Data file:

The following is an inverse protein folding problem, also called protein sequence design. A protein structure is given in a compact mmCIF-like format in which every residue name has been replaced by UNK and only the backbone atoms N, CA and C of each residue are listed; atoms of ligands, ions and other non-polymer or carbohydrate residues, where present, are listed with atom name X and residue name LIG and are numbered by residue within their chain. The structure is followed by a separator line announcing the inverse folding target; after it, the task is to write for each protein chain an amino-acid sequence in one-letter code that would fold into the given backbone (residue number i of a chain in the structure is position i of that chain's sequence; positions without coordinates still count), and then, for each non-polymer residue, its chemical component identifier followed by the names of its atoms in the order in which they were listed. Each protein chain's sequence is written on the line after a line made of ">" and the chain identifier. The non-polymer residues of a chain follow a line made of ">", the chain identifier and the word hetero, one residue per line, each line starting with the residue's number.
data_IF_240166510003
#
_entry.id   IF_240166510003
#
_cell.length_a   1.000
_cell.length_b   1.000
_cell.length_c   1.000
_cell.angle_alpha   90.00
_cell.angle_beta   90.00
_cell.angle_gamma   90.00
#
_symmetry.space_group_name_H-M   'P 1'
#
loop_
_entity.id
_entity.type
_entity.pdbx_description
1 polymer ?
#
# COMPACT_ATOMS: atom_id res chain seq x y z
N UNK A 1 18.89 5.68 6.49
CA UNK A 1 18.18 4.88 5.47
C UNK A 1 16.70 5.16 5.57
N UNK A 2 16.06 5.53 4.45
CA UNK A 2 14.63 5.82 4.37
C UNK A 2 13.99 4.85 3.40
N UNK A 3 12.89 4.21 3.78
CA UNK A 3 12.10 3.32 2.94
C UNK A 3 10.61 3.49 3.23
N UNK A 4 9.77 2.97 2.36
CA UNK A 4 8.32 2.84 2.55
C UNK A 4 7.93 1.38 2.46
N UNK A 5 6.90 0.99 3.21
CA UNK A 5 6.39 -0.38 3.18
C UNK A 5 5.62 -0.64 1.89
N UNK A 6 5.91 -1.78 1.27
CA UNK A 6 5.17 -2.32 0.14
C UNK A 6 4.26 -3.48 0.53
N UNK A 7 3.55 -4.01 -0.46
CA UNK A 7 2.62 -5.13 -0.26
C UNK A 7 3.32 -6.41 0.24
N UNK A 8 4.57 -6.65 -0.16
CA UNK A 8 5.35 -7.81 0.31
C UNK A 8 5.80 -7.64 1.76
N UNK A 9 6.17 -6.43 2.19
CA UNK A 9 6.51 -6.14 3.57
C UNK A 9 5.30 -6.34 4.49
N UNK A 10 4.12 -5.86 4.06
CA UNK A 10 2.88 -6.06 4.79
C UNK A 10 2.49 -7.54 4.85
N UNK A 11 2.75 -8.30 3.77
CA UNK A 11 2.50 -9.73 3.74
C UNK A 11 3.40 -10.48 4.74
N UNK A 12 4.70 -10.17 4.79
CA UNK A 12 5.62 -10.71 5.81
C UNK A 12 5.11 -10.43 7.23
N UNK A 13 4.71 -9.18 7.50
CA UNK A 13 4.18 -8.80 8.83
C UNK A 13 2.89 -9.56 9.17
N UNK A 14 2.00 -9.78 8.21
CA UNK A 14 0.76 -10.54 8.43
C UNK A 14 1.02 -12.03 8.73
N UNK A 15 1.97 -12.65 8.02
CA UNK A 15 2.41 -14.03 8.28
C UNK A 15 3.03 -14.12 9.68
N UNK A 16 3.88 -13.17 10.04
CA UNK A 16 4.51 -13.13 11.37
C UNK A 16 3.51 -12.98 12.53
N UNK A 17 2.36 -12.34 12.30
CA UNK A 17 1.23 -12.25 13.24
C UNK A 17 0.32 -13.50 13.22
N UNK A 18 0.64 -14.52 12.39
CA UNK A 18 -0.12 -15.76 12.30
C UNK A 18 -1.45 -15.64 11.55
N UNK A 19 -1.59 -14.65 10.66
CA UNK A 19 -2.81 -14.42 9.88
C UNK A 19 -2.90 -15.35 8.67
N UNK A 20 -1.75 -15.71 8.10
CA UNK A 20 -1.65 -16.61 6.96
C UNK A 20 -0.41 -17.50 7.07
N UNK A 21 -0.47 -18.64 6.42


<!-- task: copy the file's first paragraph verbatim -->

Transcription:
The following is an inverse protein folding problem, also called protein sequence design. A protein structure is given in a compact mmCIF-like format in which every residue name has been replaced by UNK and only the backbone atoms N, CA and C of each residue are listed; atoms of ligands, ions and other non-polymer or carbohydrate residues, where present, are listed with atom name X and residue name LIG and are numbered by residue within their chain. The structure is followed by a separator line announcing the inverse folding target; after it, the task is to write for each protein chain an amino-acid sequence in one-letter code that would fold into the given backbone (residue number i of a chain in the structure is position i of that chain's sequence; positions without coordinates still count), and then, for each non-polymer residue, its chemical component identifier followed by the names of its atoms in the order in which they were listed. Each protein chain's sequence is written on the line after a line made of ">" and the chain identifier. The non-polymer residues of a chain follow a line made of ">", the chain identifier and the word hetero, one residue per line, each line starting with the residue's number.